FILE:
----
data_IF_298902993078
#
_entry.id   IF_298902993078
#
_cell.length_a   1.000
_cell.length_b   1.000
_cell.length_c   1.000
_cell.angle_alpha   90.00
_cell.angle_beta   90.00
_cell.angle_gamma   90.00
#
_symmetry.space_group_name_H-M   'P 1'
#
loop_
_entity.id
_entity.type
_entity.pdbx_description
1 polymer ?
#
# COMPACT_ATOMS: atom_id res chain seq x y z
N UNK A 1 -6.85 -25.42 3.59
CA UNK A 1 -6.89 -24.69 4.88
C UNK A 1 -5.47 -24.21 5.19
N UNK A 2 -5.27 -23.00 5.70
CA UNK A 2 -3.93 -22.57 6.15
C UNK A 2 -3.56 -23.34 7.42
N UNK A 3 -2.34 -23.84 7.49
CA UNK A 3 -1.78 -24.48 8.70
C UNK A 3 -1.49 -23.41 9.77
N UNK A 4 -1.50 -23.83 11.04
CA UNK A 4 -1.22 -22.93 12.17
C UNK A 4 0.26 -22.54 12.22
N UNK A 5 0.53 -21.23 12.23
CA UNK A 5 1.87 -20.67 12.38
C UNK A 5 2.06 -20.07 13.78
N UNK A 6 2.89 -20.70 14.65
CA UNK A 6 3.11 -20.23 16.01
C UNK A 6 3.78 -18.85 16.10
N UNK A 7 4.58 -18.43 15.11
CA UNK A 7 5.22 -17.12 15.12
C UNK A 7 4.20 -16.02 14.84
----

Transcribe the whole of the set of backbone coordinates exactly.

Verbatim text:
data_IF_298902993078
#
_entry.id   IF_298902993078
#
_cell.length_a   1.000
_cell.length_b   1.000
_cell.length_c   1.000
_cell.angle_alpha   90.00
_cell.angle_beta   90.00
_cell.angle_gamma   90.00
#
_symmetry.space_group_name_H-M   'P 1'
#
loop_
_entity.id
_entity.type
_entity.pdbx_description
1 polymer ?
#
# COMPACT_ATOMS: atom_id res chain seq x y z
N UNK A 1 -6.85 -25.42 3.59
CA UNK A 1 -6.89 -24.69 4.88
C UNK A 1 -5.47 -24.21 5.19
N UNK A 2 -5.27 -23.00 5.70
CA UNK A 2 -3.93 -22.57 6.15
C UNK A 2 -3.56 -23.34 7.42
N UNK A 3 -2.34 -23.84 7.49
CA UNK A 3 -1.78 -24.48 8.70
C UNK A 3 -1.49 -23.41 9.77
N UNK A 4 -1.50 -23.83 11.04
CA UNK A 4 -1.22 -22.93 12.17
C UNK A 4 0.26 -22.54 12.22
N UNK A 5 0.53 -21.23 12.23
CA UNK A 5 1.87 -20.67 12.38
C UNK A 5 2.06 -20.07 13.78
N UNK A 6 2.89 -20.70 14.65
CA UNK A 6 3.11 -20.23 16.01
C UNK A 6 3.78 -18.85 16.10
N UNK A 7 4.58 -18.43 15.11
CA UNK A 7 5.22 -17.12 15.12
C UNK A 7 4.20 -16.02 14.84